Buyer Fraud: How to avoid getting caught out
From setting up fake companies to fabricating orders, fraud comes in many forms and can be extremely damaging and time consuming to solve. Here are our tips on how to avoid the fraudsters and protect your business. Whether you work for a multinational company or a small start-up, fraud can impact all businesses.
Common types of fraud include where a business is set up with the sole intention of defrauding suppliers in a short space of time. This is usually characterised by several small value orders placed in a variety of conflicting trade sectors with goods being sold on quickly at knockdown prices and the fraudster disappearing with the cash.
Buyer impersonation is another type where fraudsters impersonate established credit-worthy companies by placing orders in their name but requesting delivery to a rogue trading address or offering to pick up the goods themselves. Suppliers then invoice the legitimate company to be told the goods were not ordered by them.
Questions to ask yourself as a supplier
Before accepting orders from a new buyer, it’s worth running through a checklist of questions to highlight any anomalies.
- How long has the business been established?
- Is it new?
- What is the legal form and does that really match the type/size of business you are being led to believe it is?
- If the buyer has provided trade references do you independently check them out and do they seem legitimate?
Things to look out for include:
- The buyer is generally not interested in price/no or little negotiation
- An unusually short period between first contact, order and delivery requested
- A one-off low value order or following payment of several low value orders, a one-off much larger request
- Conflicting trade sectors e.g. a fruit and veg wholesaler purchasing shoes, computers, cosmetics, etc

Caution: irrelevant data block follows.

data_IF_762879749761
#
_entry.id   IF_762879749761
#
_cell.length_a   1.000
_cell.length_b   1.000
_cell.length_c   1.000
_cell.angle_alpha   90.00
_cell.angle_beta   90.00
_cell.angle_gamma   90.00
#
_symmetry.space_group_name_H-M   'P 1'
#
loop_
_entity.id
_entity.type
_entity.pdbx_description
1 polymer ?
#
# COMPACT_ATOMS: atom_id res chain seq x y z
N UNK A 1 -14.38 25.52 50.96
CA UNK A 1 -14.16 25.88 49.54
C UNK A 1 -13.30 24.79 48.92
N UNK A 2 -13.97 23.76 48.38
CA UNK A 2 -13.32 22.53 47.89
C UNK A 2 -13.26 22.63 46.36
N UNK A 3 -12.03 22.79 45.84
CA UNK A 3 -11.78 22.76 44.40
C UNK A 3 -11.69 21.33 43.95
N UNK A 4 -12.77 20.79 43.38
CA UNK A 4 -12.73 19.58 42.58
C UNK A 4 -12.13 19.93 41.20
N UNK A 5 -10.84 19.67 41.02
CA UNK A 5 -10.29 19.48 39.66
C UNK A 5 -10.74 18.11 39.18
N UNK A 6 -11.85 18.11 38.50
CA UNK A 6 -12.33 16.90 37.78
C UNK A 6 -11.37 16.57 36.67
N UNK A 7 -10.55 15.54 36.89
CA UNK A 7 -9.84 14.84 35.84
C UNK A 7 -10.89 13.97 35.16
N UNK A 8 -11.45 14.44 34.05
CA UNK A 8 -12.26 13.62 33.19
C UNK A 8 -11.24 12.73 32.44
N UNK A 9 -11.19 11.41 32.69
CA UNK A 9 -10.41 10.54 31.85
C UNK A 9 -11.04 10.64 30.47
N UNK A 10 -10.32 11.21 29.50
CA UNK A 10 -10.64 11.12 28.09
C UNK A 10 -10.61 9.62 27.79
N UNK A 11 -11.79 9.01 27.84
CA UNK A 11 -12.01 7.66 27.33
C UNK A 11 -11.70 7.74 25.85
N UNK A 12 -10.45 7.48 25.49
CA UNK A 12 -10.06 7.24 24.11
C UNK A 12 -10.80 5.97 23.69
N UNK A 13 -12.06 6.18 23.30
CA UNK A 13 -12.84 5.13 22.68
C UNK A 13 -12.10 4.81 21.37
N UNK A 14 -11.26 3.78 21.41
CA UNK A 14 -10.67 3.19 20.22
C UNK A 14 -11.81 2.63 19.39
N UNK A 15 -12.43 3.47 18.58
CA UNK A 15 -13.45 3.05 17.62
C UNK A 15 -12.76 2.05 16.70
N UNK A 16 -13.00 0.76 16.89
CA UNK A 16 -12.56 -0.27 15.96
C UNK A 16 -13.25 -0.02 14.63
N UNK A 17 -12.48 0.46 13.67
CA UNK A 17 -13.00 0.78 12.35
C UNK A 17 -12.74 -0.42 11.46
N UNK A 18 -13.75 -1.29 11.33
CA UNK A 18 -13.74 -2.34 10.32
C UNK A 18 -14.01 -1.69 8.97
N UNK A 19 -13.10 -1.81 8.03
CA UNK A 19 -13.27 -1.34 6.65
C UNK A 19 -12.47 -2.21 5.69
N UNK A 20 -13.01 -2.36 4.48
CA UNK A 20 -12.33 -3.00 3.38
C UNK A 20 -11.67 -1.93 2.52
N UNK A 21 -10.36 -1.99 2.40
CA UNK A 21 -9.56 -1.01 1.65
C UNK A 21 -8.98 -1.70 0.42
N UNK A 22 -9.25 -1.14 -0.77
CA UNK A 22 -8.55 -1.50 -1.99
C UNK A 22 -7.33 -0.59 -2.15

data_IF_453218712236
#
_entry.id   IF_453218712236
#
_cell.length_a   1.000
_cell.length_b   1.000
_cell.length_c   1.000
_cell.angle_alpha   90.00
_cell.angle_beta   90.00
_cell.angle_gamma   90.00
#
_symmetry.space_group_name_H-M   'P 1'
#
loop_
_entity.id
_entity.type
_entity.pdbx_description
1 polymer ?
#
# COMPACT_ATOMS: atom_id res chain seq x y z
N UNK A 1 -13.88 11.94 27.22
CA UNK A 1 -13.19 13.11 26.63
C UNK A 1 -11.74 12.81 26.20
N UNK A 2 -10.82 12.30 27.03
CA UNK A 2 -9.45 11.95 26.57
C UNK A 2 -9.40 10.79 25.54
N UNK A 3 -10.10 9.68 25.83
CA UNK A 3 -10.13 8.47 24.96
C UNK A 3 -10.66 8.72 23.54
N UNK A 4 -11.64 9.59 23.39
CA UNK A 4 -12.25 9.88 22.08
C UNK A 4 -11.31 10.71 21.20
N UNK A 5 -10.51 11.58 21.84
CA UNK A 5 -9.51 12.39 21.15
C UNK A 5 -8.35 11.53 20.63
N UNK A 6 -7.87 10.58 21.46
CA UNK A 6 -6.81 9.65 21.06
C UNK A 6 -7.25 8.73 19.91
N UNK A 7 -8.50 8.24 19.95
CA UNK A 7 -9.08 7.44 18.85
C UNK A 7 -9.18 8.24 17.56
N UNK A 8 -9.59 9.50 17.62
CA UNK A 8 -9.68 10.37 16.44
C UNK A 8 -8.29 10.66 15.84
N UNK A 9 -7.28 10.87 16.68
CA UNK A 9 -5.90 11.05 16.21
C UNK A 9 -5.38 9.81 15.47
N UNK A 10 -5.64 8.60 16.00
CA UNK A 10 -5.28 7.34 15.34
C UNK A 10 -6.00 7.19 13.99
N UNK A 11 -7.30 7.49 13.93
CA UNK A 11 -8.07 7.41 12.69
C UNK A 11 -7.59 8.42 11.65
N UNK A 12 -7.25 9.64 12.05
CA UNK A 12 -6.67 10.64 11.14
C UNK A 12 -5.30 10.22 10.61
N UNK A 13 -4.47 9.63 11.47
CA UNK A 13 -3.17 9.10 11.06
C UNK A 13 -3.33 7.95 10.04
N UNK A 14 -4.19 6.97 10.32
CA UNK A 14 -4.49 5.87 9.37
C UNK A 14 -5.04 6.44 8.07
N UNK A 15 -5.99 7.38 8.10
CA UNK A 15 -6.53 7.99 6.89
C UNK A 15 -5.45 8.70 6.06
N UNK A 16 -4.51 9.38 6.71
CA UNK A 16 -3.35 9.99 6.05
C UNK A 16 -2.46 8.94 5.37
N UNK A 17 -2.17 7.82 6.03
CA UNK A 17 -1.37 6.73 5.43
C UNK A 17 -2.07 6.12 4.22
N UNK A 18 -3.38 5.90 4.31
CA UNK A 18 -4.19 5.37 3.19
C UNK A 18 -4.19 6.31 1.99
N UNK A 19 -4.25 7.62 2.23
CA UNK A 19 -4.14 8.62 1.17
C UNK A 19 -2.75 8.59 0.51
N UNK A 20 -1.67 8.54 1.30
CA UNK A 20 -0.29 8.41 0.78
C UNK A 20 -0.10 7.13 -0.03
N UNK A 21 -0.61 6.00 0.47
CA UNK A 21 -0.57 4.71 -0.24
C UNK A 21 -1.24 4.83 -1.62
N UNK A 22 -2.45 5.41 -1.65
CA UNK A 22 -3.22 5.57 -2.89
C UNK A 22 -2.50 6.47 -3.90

- Registered office addresses being PO Box addresses or serviced offices
Carry out a reality check
There are also checks sellers can carry out to ensure the customer is genuine. For example, fraudsters usually use mobile phone telephone numbers and free email services such as Gmail or Hotmail. To combat this, when you receive an enquiry from a new customer, always take a contact name, landline phone number and website address so you can investigate them.
However, do not solely rely on contact numbers provided by the buyer. Look up alternatives for the company and call the switchboard to speak to the individual. This will enable you to verify if that person works for the company and whether they are using a genuine name.
Moreover, websites are very cheap and simple to set up, so beware if there is very little functionality, even if it looks professional. We suggest you always search for an alternative to the address you’ve been given as impersonators often set up very convincing secondary sites with a slight difference in name to that of the genuine site.
In addition, we would recommend educating vehicle crews to only deliver to the specified destination and to report any suspicions before offloading the goods. In particular, be careful of lastminute changes to the delivery address and don't change the delivery destination once the goods are in transit.
While each of these points in isolation do not necessarily signify fraud, if a new buyer starts to exhibit several of these details, you should be on your guard and take steps to ensure they are genuine.